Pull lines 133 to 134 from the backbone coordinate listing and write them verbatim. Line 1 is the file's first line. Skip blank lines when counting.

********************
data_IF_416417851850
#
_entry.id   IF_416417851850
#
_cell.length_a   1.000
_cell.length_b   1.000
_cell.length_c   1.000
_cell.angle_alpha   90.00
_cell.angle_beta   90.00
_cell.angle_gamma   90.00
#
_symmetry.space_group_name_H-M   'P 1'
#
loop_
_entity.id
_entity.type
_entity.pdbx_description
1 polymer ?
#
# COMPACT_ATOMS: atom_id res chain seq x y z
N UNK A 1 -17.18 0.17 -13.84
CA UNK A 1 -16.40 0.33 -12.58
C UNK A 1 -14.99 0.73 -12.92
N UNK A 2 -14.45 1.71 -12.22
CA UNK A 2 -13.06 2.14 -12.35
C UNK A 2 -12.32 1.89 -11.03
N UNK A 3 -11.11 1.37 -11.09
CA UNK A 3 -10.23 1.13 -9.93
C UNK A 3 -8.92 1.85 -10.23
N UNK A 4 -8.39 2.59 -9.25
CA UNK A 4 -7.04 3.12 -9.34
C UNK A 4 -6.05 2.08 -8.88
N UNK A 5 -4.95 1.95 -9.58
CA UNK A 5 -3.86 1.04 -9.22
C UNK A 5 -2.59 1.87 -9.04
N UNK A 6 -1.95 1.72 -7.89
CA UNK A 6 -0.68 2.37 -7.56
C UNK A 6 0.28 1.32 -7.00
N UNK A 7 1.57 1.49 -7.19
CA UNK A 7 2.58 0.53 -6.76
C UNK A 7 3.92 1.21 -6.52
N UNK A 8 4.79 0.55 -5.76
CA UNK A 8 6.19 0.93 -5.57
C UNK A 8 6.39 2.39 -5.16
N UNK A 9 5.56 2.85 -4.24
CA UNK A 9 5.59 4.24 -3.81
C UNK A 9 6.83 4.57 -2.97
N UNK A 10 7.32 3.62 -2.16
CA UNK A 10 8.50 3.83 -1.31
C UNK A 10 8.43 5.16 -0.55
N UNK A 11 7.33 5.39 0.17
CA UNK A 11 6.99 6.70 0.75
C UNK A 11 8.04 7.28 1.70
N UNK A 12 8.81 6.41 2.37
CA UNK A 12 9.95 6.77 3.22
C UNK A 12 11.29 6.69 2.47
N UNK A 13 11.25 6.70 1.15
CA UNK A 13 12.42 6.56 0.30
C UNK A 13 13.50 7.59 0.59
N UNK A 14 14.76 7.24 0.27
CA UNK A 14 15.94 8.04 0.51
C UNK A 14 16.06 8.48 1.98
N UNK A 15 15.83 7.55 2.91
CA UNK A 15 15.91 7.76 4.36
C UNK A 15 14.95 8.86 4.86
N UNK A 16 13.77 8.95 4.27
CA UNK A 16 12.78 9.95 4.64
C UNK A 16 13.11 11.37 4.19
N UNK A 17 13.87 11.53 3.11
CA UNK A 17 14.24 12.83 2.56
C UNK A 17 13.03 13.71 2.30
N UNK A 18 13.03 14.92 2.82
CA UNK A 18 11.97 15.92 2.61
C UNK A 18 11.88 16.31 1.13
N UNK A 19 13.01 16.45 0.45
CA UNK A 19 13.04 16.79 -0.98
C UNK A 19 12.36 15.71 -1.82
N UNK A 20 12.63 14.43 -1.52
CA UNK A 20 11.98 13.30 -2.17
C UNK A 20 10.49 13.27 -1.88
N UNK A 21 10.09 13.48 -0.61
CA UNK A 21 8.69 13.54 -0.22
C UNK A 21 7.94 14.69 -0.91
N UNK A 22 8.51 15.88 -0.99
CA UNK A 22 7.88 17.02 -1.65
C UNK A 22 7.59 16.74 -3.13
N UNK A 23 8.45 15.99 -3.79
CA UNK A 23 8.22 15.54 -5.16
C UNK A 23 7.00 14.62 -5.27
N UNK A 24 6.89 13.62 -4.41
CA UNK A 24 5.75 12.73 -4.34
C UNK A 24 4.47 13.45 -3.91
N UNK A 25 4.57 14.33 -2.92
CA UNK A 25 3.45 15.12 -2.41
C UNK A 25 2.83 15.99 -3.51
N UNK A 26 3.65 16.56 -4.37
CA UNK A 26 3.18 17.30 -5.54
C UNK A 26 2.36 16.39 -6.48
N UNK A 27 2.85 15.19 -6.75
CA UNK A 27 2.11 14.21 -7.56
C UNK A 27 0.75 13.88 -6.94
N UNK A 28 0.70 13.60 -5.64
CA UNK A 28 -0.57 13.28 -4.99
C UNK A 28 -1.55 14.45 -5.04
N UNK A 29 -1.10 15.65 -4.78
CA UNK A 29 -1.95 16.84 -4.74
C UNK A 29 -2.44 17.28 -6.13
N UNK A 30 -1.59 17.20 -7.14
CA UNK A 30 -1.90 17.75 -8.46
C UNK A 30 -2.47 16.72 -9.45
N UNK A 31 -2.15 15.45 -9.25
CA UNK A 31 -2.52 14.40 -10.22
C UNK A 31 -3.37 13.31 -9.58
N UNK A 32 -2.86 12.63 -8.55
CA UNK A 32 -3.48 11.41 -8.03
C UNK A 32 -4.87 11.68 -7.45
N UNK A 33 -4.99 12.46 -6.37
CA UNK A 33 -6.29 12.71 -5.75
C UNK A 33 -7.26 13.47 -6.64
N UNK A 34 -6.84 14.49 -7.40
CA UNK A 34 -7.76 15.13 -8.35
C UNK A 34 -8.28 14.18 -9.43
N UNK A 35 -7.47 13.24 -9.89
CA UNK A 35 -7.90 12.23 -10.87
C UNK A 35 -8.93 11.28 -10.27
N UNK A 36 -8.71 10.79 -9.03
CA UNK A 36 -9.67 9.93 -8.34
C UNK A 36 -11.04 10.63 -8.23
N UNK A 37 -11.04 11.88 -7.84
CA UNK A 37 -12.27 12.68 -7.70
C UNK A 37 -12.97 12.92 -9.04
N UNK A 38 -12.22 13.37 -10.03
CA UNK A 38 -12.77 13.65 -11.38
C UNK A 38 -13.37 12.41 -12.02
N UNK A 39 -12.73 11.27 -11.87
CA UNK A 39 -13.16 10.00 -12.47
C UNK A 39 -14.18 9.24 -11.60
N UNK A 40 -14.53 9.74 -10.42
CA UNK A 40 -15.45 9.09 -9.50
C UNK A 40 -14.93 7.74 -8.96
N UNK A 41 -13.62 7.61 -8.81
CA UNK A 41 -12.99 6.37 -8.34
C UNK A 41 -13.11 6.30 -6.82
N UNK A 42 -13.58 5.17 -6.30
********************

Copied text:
CA UNK A 38 -12.77 13.65 -11.38
C UNK A 38 -13.37 12.41 -12.02